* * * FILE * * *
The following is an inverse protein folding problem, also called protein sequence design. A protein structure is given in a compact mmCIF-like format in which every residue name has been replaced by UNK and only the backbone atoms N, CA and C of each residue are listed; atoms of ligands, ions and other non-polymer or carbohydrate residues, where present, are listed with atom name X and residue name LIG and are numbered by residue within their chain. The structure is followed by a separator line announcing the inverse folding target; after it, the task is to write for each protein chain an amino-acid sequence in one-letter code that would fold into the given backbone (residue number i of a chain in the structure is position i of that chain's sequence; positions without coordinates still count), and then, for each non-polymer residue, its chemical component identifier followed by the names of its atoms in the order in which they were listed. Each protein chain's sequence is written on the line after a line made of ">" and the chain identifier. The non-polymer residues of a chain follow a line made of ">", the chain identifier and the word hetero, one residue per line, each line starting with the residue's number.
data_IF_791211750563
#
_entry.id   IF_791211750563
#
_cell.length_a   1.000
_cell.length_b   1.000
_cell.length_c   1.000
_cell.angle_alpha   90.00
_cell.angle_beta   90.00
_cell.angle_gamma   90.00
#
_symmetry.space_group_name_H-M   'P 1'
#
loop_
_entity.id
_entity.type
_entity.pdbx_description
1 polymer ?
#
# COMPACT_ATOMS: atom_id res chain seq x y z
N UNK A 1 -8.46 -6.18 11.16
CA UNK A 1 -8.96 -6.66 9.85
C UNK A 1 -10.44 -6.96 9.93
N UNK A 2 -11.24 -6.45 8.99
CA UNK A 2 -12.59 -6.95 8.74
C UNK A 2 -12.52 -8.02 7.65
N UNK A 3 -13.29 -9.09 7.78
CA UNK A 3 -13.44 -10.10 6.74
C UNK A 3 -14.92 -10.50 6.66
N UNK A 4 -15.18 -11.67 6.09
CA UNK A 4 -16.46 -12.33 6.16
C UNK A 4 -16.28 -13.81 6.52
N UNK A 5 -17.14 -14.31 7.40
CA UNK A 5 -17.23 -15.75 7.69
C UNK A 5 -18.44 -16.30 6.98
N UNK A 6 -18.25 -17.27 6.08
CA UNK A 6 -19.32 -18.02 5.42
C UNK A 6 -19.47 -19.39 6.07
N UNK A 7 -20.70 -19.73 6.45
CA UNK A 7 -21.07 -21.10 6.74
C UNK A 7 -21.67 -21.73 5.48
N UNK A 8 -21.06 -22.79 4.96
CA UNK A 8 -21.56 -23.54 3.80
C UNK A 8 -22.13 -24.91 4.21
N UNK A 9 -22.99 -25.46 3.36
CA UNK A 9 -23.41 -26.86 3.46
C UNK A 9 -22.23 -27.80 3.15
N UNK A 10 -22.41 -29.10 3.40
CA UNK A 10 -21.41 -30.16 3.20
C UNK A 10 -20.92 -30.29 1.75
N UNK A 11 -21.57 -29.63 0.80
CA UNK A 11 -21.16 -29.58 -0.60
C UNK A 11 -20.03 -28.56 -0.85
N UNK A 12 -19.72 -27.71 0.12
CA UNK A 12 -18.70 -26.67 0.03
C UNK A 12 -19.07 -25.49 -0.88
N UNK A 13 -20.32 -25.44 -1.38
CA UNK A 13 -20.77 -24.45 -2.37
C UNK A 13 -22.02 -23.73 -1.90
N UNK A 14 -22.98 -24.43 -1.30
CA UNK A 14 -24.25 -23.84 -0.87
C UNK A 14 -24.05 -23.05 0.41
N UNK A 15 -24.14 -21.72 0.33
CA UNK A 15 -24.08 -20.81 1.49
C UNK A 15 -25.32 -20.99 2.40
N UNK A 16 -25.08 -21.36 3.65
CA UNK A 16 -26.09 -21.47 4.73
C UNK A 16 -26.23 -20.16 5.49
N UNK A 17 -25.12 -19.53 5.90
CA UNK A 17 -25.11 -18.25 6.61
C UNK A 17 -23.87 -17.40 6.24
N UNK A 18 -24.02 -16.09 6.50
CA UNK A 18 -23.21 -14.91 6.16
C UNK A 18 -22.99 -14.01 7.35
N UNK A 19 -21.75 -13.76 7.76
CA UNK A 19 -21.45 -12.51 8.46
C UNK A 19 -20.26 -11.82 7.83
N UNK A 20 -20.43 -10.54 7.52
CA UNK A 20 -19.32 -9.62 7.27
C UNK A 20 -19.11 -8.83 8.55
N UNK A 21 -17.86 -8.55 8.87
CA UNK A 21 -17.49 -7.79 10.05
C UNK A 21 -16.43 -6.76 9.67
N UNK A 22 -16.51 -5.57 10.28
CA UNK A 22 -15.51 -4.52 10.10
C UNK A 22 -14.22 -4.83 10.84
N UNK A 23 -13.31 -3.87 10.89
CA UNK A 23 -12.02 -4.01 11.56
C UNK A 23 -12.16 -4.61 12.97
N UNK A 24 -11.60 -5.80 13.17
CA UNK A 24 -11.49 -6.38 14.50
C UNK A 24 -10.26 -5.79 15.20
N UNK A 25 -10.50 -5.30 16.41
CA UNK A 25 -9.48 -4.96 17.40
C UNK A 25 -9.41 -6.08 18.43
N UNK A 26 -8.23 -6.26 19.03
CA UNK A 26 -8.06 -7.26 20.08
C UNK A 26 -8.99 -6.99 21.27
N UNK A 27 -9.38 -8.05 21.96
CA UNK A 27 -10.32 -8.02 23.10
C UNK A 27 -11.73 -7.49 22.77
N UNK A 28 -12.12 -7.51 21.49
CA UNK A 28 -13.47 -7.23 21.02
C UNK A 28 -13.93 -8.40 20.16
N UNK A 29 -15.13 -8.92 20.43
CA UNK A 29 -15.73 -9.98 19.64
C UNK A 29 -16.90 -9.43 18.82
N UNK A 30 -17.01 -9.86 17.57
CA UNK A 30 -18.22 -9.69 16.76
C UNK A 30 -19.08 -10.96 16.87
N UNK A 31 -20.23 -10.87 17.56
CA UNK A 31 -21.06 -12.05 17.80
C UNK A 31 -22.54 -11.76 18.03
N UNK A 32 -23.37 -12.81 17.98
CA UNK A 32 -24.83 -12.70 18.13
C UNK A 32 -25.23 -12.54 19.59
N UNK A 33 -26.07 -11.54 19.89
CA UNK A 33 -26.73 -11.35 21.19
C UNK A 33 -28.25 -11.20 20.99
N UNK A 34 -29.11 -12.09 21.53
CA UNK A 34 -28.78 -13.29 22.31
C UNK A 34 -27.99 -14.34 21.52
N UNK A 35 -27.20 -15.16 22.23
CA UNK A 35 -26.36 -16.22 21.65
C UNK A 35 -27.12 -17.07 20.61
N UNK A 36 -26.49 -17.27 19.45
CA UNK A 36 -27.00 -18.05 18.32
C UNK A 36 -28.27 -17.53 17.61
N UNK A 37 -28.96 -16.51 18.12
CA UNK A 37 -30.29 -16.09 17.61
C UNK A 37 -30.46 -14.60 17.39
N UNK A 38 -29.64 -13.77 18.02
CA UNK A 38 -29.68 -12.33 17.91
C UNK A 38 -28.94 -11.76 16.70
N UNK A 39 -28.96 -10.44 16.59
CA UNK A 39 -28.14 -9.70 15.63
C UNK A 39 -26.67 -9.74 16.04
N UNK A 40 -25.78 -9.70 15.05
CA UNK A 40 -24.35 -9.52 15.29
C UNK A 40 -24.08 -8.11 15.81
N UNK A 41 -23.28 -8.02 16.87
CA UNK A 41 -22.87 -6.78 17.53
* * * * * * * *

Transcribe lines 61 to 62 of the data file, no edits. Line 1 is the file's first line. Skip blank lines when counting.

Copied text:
N UNK A 14 -22.98 -24.43 -1.30
CA UNK A 14 -24.25 -23.84 -0.87